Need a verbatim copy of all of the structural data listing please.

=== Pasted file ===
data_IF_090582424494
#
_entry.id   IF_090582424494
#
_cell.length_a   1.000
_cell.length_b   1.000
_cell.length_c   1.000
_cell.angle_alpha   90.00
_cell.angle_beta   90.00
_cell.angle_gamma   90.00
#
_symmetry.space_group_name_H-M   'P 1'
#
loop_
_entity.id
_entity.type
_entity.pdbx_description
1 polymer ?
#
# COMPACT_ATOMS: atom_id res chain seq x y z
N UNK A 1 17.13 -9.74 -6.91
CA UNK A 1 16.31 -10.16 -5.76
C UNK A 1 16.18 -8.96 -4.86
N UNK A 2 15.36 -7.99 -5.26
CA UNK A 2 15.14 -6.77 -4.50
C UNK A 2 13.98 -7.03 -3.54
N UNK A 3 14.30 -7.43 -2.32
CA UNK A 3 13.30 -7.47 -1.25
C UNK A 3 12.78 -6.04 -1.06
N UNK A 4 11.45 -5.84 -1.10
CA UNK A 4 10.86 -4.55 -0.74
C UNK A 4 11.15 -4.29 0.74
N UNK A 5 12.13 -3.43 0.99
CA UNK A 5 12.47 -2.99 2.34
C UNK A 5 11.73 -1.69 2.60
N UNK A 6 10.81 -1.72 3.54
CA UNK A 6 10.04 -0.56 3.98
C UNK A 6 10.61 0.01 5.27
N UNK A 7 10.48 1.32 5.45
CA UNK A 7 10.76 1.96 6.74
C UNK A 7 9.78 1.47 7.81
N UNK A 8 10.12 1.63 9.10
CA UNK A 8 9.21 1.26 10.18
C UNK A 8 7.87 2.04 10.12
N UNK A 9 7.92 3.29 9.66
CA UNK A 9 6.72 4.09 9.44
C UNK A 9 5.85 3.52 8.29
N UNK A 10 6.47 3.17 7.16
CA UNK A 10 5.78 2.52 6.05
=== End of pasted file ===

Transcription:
data_IF_090582424494
#
_entry.id   IF_090582424494
#
_cell.length_a   1.000
_cell.length_b   1.000
_cell.length_c   1.000
_cell.angle_alpha   90.00
_cell.angle_beta   90.00
_cell.angle_gamma   90.00
#
_symmetry.space_group_name_H-M   'P 1'
#
loop_
_entity.id
_entity.type
_entity.pdbx_description
1 polymer ?
#
# COMPACT_ATOMS: atom_id res chain seq x y z
N UNK A 1 17.13 -9.74 -6.91
CA UNK A 1 16.31 -10.16 -5.76
C UNK A 1 16.18 -8.96 -4.86
N UNK A 2 15.36 -7.99 -5.26
CA UNK A 2 15.14 -6.77 -4.50
C UNK A 2 13.98 -7.03 -3.54
N UNK A 3 14.30 -7.43 -2.32
CA UNK A 3 13.30 -7.47 -1.25
C UNK A 3 12.78 -6.04 -1.06
N UNK A 4 11.45 -5.84 -1.10
CA UNK A 4 10.86 -4.55 -0.74
C UNK A 4 11.15 -4.29 0.74
N UNK A 5 12.13 -3.43 0.99
CA UNK A 5 12.47 -2.99 2.34
C UNK A 5 11.73 -1.69 2.60
N UNK A 6 10.81 -1.72 3.54
CA UNK A 6 10.04 -0.56 3.98
C UNK A 6 10.61 0.01 5.27
N UNK A 7 10.48 1.32 5.45
CA UNK A 7 10.76 1.96 6.74
C UNK A 7 9.78 1.47 7.81
N UNK A 8 10.12 1.63 9.10
CA UNK A 8 9.21 1.26 10.18
C UNK A 8 7.87 2.04 10.12
N UNK A 9 7.92 3.29 9.66
CA UNK A 9 6.72 4.09 9.44
C UNK A 9 5.85 3.52 8.29
N UNK A 10 6.47 3.17 7.16
CA UNK A 10 5.78 2.52 6.05